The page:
By Patricia Lee Sharpe
Levi Strauss is probably writhing in his grave. Let’s set him at peace. The outrageous appropriation of his distinctive contribution to American national dress must end—and it must end soon. I’m calling for global closet searches and bon fires. Blue jeans belong in America on Americans.
Until recently I’ve been willing to classify the global dispersion of denim-wear as an extremely successful form of U.S. aid. It’s clear that no American contribution to world welfare has been more popular than blue jeans. They’re practical. They’re durable. They’re machine washable and don’t need ironing—and they don’t wrinkle, if you get the right fit. Above all, they’re cheap. Any one can afford them.
Correction: they should be cheap, which is why I propose to prosecute especially severely those who have not only appropriated our national dress but undermined our national identity, turning good old blue jeans into obscenely expensive designer wear of the sort affordable only by the 5%, thus discriminating against ordinary Americans, who have a right to display their heritage on their own bodies. At the very least these alien brands must named and shamed. Furthermore, patriotic Americans must boycott the entire fashion line any designer who presumes to exploit jeans without concern for American sensitivities.
Excuse me if I also propose that such shocking rip offs be ripped off any non-American daring to flaunt them within 24 hours after a publically announced cut off date. Those who end up in a mooning posture in the middle of a winter snow storm will have only themselves to blame for their exposure.
For the longest time I believed that it might be culturally sensitive, even generous, to overlook this egregious cultural theft, preferring to see it as a form of respect and admiration. But no more—and I’ll tell you why. I bought a great big fuzzy Uzbek sheepskin hat while I was in Central Asia a few months ago. It gets cold in Santa Fe, and an Uzbek hat would solve the annual frostbitten ears problem. If it’s stupid to reinvent the wheel, after all, it’s stupid to reinvent a superb cold weather hat.
No, I wasn’t going to wear my Uzbek prize to a Halloween party replete with ghouls and witches, Batmen and Wonder Women, wookies and vampires. I wasn’t going to turn it into the Central Asian version of “black face.” I was going to wear it as intended, thank you very much.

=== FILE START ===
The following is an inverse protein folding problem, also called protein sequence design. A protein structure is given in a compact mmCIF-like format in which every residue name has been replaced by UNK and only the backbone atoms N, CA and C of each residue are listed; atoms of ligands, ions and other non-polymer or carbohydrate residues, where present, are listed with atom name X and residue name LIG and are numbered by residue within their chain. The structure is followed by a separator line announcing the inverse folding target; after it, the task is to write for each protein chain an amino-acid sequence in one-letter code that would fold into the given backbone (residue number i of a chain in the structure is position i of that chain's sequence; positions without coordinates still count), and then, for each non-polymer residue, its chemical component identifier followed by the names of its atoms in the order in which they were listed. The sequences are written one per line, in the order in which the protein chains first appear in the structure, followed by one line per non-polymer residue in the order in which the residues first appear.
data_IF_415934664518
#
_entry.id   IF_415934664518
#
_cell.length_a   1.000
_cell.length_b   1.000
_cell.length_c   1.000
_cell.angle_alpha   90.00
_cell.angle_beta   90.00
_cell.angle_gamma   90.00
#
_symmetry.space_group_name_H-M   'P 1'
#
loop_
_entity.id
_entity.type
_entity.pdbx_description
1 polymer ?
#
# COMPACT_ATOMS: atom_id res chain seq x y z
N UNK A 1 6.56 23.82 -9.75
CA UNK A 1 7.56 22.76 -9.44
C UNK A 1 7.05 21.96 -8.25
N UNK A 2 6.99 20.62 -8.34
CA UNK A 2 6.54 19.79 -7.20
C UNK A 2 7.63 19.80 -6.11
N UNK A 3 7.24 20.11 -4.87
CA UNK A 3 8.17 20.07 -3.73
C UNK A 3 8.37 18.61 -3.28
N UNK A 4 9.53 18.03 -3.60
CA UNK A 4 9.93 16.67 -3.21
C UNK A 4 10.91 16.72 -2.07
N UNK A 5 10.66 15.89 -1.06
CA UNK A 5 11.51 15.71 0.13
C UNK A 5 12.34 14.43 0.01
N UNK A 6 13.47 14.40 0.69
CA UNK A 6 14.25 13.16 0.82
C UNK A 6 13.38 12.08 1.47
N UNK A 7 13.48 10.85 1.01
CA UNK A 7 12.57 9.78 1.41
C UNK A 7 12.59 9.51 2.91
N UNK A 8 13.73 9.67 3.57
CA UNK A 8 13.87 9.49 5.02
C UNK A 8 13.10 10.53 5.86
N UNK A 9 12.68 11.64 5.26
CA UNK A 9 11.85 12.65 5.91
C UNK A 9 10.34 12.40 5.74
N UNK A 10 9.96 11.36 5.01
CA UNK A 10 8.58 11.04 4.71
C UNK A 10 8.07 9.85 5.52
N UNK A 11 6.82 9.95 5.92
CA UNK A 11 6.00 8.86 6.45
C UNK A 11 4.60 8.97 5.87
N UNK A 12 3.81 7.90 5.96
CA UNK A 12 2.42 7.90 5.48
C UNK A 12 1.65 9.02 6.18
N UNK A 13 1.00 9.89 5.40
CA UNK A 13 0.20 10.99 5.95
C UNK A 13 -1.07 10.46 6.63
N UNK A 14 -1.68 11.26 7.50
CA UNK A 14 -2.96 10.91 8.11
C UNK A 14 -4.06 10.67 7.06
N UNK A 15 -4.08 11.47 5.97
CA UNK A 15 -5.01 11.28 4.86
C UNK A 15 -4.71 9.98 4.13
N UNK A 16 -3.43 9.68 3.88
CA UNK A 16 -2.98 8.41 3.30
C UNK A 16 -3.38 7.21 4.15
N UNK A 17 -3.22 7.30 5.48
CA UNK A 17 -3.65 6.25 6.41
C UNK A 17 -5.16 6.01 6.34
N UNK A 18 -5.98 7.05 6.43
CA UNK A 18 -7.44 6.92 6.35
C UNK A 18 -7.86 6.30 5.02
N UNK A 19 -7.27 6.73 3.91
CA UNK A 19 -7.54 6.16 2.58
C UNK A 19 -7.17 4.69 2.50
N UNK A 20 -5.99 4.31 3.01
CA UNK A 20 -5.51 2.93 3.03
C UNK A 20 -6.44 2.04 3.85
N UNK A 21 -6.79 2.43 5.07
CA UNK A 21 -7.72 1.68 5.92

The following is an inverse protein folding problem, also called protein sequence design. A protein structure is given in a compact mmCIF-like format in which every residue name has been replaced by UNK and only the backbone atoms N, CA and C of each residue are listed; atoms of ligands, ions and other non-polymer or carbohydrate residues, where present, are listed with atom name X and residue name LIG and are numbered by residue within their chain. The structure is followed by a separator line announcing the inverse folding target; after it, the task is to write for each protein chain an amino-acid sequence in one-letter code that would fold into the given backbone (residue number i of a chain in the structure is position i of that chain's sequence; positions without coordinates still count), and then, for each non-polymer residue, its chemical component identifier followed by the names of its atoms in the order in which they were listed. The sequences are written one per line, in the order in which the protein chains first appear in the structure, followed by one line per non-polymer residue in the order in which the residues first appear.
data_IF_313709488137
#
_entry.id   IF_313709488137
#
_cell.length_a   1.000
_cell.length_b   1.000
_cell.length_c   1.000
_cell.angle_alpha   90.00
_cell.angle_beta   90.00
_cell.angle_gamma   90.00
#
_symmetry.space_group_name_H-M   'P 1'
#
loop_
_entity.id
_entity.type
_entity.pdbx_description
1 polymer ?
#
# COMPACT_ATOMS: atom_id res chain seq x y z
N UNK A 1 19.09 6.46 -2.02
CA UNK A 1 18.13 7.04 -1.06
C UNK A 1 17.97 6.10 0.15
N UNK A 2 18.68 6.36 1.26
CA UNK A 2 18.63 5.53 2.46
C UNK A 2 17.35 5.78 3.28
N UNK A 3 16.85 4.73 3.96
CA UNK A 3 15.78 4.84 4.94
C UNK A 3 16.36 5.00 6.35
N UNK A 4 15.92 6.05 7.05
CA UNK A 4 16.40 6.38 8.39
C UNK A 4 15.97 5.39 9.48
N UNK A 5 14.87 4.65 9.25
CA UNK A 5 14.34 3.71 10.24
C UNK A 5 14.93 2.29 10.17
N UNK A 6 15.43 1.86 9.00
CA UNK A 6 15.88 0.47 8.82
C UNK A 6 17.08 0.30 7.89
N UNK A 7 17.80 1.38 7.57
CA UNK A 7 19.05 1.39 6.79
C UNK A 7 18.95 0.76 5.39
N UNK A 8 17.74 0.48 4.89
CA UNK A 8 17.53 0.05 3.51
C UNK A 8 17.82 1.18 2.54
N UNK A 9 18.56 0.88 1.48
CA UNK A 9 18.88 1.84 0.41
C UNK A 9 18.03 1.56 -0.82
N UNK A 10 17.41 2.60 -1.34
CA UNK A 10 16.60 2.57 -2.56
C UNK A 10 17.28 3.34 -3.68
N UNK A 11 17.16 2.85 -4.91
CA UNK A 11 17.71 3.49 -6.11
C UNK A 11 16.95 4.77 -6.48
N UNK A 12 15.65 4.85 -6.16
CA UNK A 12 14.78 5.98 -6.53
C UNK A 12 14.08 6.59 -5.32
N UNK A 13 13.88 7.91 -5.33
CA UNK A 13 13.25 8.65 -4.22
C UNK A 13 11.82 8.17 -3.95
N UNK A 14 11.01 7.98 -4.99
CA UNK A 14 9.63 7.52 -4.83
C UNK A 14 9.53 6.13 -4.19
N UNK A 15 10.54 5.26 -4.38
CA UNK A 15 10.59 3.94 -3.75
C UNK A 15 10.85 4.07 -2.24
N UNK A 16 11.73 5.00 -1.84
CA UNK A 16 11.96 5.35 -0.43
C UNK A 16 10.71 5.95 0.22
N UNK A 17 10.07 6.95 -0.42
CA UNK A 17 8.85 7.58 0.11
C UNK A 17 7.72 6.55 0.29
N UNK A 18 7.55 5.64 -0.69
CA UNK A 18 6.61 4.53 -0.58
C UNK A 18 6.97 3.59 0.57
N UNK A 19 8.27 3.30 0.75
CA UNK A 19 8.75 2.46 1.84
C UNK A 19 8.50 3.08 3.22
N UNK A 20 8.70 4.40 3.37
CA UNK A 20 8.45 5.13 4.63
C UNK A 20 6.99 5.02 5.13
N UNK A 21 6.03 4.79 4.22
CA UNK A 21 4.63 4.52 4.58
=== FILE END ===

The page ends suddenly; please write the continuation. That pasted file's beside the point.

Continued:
But just this week I was informed in no uncertain terms that wearing an Uzbek hat as a winter head covering in America would be a highly visible example of cultural appropriation, an affront to proud, respectable Uzbeks—as if it hadn’t been sold to me by proud respectable Uzbeks out to make an honest living. It would be particularly shocking, I was told, on the part of a person who sometimes thinks of herself as a global citizen.
But whoa! Isn’t global citizenship about coming together, getting to know one another and sharing? Sharing music. Sharing ideas. Sharing food. In sum: treasuring traditions and also mixing things up. The sort of thing that Yo Yo Ma does so well. Also the sort of thing that’s truly American. We are such a mish-mash of cultures and customs that we exist in a constant dizzy state of promiscuous cultural appropriation. It’s creative. It’s exciting. What sane person would wish (or try) to unmix the mix? (Except for Donald J. Trump, perhaps, who prefers to divide and conquer.)
I read not so long ago that an American university cafeteria had been excoriated for serving inauthentic Thai and Chinese food, a particularly insulting form of cultural appropriation evidently. Well, if Thai and Chinese has to be removed from the menu, shouldn’t pizza go, too? And French fries! And tamales? And sushi? And so on. Must I eat nothing but baked beans and succotash because of my New England heritage? Must I close the curtains and swear everyone to secrecy when I cook (highly inauthentic) Indian curries?
And so I’m hitting back. If I have to empty my closet because it’s full of Indian garb I’m now forbidden to wear (although no one in India thought it was offensive), it’s time to put a stop to the promiscuous and heinous appropriation of American jeans. What are young men everywhere in the world wearing? Jeans. What are their sisters wearing? Jeans. What are covered women in Saudi Arabia wearing under their abeyas? Jeans. What’s taking the place of sarongs in Tahiti? Jeans. What did smugglers smuggle into the Soviet Union? Jeans. What did our Uzbek guides in Tashkent wear? Jeans. It has to stop.
Jeans are an American cultural treasure. Given the current thinking on cultural appropriation, all jeans must be repatriated or destroyed. Those who resist must be shamed and shunned, if not shot. Let Levi Strauss rest in peace.